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I am having trouble finding the joint distribution of the following.

Joint distribution of $Y_1=X_1/X_2, \quad Y_2=X_2$ when $h(x_1,x_2) = 8x_1x_2$ when $0 < X_1 < X_2 < 1$.

I think I am having trouble with the support for the Ys.

I am thinking that the joint pdf itself is $$f(y_1,y_2)=8y_1y_2^3$$

and I am confident that $0 < Y_1 < 1$.

However, I am having trouble with the region where $Y_2$ should be.

So far I know that $$0 < Y_1Y_2 < Y_2 < 1$$

but I am not sure how to manipulate this to isolate $Y_2$.

My ultimate goal is to find the marginal distributio of $Y_2$, but I am stuck.

I would really appreciate your input.

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  • $\begingroup$ $0<y_1<1,0<y_2<1$. No other restrictions on $y_1,y_2$ so the density is $8y_1y_2^{3}$ for $0<y_1<1,0<y_2<1$. $\endgroup$ – Kavi Rama Murthy May 16 at 6:21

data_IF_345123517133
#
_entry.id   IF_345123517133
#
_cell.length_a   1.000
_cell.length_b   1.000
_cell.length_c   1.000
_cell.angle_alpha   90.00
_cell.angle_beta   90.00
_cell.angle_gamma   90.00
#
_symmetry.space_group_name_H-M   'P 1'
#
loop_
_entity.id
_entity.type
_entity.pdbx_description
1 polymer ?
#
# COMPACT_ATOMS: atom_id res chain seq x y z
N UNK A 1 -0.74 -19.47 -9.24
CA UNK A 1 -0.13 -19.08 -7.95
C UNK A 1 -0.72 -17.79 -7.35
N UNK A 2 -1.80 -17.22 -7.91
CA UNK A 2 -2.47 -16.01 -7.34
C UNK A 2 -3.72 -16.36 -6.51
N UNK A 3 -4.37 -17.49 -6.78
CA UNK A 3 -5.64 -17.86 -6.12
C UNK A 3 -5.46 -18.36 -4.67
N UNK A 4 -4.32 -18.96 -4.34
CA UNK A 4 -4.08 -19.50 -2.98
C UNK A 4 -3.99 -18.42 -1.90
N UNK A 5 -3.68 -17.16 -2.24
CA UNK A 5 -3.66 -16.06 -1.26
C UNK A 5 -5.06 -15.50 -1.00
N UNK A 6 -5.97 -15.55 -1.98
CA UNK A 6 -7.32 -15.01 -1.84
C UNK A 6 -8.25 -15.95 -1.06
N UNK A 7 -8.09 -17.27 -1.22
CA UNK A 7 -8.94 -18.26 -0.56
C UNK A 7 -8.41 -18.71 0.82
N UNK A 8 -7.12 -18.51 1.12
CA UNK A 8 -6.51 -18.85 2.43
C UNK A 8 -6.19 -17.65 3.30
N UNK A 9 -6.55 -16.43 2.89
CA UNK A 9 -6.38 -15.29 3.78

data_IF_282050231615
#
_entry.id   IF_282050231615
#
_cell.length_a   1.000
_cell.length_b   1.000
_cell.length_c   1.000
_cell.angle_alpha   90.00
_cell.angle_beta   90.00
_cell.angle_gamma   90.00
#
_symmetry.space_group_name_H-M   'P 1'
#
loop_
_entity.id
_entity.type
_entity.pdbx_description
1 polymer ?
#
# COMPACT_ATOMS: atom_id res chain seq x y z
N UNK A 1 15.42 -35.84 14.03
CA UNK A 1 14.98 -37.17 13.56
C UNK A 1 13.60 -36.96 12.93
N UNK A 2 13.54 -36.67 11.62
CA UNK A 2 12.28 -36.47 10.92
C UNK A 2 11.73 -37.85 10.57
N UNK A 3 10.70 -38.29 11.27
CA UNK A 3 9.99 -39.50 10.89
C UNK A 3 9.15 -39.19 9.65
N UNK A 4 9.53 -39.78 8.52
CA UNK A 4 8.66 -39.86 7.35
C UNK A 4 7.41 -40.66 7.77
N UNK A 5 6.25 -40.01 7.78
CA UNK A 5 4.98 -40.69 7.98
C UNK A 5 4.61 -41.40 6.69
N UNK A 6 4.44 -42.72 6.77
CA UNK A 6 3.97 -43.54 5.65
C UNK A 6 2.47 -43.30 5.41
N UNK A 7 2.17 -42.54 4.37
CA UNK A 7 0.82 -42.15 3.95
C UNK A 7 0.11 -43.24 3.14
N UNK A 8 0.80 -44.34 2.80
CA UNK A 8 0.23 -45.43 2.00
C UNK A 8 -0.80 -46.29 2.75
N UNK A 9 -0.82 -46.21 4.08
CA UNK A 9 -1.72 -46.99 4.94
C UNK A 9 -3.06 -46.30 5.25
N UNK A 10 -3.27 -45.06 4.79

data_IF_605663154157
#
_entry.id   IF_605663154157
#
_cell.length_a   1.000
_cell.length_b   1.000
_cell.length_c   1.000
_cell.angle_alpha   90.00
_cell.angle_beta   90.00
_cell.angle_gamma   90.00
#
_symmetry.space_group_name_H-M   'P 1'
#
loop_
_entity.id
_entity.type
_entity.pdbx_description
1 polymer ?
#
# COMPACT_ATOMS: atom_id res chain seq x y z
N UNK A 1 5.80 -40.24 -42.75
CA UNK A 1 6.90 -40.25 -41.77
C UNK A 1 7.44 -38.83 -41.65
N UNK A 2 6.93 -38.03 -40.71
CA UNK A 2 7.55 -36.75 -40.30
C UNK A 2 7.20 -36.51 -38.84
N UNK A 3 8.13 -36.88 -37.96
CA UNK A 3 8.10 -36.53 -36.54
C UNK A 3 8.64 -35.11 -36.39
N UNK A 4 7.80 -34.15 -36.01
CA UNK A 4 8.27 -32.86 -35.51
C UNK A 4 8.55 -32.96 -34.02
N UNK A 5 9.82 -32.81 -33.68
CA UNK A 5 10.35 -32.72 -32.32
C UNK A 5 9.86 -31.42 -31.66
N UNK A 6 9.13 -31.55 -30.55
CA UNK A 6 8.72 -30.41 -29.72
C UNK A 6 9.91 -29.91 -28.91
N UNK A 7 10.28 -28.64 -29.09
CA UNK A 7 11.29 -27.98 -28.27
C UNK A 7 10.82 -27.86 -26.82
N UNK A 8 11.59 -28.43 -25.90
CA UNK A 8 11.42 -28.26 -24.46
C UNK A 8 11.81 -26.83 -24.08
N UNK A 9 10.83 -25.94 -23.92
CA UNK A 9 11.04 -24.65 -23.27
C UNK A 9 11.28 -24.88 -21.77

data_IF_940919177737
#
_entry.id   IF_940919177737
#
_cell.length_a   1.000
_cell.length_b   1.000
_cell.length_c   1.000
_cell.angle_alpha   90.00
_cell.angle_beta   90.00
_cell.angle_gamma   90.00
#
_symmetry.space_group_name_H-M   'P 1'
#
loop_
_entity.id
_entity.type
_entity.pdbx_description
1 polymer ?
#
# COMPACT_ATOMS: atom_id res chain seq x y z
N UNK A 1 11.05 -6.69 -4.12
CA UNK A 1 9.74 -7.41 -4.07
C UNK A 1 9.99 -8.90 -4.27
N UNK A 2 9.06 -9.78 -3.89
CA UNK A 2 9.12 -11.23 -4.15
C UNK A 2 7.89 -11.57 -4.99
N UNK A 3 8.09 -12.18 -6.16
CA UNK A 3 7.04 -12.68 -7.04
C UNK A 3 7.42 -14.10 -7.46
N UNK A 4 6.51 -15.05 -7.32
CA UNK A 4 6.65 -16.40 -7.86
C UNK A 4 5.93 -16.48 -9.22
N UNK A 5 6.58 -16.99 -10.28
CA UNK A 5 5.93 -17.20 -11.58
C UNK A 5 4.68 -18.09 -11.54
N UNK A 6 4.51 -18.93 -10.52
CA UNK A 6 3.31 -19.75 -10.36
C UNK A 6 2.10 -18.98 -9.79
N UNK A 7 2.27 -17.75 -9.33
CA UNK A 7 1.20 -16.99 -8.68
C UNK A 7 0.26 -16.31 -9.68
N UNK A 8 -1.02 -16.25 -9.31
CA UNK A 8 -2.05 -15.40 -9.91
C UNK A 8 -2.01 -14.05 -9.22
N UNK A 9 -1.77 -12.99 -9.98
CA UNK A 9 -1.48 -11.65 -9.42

• $\begingroup$ I am not really confident why it works like that. For example, if I want to find the marginal of $X_2$ then I would have to integrate from $x_1$ to 1, but how does $0 < Y_1Y_2 < Y_2 < 1$ simply turns into $0 < Y_2 < 1$? To be more precise, what happened to the $Y_1$ ? $\endgroup$ – hyg17 May 16 at 6:34
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When $y_2=x_2$ and $y_1=\frac {x_1} {x_2}$ the inequalities $0<x_1<x_2<1$ and $0<y_1<1,0<y_2<1$ are equivalent. You can verify that each set of inequalities implies the other.

For example, when the second set of inequalities are satisfied note that $x_1=y_1 y_2$ and $y_2=x_2$ so we have $0<x_1<x_2<1$.

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